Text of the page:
John Ransom

While the media basks in the artificial light of a 4 percent GDP print for the second quarter, jobs continue to disappoint—and so does GDP. You wouldn’t know it, however,r by the way the media covers the economy.

“The high-flying labor market showed no let-up in July,” writes USAToday, “as employers added 209,000 jobs.”

Of course economists expected a bigger gain of 238,000 jobs, but you know: Who’s counting? Numbers and math are so overrated. We have gotten to the point that a missed estimate of 30,000 jobs is no big deal, while an uptick in unemployment is good news.

“The unemployment rate rose to 6.2% from 6.1%,” continues USA Today, “the Labor Department said Friday, as 329,000 additional Americans, including many who had given up their job searches, surged back into the labor force.”

Wow, finally an Obama surge that works. Or not. It doesn’t really matter. The press will cover the good news adequately, while the press will cover-up the bad news adequately, too. It's all the same, after all. It's helping Obama, the only economy anyone should care about.

While it’s true that things have gotten better on a relative basis—that is, relative to the 2009 recession when we were shedding jobs—the economy in general is limping along with mostly self-inflicted wounds.

Obamacare, tax increases, the war on energy, and a proud disdain for economics by the administration in favor of ideology and division, are all taking a toll on the only economic indicator that really matters: People.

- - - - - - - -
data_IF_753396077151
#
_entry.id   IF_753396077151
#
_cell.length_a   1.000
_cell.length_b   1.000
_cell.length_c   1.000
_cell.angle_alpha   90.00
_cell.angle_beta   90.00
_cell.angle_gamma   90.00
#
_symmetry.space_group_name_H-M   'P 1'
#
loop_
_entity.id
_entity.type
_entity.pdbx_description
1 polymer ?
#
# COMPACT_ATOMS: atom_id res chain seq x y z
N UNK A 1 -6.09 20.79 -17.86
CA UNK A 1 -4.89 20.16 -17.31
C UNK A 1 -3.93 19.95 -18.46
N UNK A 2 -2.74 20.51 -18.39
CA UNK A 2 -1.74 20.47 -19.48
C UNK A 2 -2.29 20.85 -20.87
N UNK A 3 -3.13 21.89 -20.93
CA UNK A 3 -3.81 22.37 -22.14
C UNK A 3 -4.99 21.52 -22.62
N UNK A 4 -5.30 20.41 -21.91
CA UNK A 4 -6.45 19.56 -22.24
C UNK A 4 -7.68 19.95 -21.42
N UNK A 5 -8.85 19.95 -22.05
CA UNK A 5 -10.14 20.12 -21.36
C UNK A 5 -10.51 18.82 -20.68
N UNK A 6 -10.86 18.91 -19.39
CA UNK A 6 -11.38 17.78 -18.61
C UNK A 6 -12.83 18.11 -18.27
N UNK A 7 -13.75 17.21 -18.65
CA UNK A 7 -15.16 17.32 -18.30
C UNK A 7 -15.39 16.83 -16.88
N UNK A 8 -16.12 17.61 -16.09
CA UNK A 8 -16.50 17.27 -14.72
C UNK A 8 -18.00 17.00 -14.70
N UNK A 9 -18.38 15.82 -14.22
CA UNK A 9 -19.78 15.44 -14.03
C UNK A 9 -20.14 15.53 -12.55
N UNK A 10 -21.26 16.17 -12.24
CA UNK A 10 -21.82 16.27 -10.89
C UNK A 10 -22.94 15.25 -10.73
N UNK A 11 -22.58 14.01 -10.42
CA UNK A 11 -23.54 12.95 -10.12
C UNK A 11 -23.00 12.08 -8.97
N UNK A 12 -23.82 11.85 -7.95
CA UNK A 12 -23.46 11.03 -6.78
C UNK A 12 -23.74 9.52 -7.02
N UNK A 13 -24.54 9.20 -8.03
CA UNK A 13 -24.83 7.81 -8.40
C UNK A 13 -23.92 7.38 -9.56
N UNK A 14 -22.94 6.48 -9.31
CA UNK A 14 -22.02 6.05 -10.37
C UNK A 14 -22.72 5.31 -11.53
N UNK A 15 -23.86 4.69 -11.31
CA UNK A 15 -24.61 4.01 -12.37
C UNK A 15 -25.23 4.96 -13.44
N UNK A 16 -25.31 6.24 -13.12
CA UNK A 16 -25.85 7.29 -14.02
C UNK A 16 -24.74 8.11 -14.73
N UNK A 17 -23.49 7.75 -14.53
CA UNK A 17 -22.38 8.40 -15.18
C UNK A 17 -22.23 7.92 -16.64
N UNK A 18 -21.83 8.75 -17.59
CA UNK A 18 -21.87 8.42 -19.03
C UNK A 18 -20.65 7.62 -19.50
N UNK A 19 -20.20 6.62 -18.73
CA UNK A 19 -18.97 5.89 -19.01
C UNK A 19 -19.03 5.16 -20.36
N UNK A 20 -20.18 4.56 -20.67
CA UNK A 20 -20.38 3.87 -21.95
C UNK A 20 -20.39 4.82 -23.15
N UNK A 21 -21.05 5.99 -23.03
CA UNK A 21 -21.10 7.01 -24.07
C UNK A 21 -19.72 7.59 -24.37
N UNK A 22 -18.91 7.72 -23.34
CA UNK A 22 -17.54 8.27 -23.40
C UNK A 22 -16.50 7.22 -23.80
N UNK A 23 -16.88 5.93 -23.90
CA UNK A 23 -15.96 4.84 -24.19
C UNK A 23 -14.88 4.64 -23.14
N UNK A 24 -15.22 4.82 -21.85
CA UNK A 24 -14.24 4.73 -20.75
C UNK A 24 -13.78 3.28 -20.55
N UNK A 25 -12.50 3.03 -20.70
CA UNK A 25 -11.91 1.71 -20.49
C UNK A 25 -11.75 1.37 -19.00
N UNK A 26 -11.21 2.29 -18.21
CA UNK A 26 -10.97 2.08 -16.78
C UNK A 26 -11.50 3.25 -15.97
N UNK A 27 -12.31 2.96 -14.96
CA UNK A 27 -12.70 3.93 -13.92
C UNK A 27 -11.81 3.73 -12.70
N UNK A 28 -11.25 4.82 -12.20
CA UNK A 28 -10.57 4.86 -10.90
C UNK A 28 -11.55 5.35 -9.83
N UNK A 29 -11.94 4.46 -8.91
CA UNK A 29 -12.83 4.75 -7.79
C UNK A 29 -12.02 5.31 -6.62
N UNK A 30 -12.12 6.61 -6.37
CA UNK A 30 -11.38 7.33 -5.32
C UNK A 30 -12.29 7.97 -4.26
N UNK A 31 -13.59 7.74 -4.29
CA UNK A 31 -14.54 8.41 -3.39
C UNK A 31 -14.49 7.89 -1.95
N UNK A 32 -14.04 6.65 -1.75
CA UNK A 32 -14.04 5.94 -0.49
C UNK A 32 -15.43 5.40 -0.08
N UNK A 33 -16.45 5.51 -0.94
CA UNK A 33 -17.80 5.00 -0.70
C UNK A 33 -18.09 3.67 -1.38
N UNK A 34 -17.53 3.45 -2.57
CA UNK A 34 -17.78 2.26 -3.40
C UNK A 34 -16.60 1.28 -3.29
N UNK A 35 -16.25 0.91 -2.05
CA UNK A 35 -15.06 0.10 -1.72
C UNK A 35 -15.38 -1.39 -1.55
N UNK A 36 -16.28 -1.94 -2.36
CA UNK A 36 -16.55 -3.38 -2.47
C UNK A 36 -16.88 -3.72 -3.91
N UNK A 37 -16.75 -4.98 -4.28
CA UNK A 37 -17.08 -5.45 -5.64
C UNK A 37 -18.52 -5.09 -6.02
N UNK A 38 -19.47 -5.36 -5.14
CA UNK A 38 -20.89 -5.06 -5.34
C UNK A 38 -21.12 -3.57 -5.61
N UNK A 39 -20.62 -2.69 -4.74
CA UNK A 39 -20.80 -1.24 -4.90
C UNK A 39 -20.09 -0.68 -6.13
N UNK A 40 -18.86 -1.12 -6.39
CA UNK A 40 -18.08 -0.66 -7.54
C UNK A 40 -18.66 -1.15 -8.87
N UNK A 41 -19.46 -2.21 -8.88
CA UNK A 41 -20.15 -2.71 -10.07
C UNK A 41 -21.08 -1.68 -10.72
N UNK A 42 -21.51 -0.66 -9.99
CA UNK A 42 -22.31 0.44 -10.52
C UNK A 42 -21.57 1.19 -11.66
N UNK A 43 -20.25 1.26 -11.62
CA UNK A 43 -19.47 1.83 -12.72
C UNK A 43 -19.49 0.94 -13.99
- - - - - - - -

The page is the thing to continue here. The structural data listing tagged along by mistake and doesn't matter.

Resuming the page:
People don’t have jobs.

Our contributor Peter Morici, economics professor at the University of Maryland, says that unemployment is really 18 percent, rather than the official number of 6.2 percent. I calculate it a bit higher than Morici, closer to 22 or 23 percent. But the fact that our difference in unemployment estimates encompasses almost the entire government unemployment estimate tells you some of what you need to know.

Forget the numbers right now. Things are so broken that the numbers don’t tell the real story of what’s going on inside our economy.

For example, things are so good that unemployment is…going…up? Yes, in the same way that the Affordable Care Act made healthcare more affordable by driving costs up, unemployment going up—or down, or staying the same—is taken as proof positive that things are getting better.


John Ransom

John Ransom is the Finance Editor for Townhall Finance.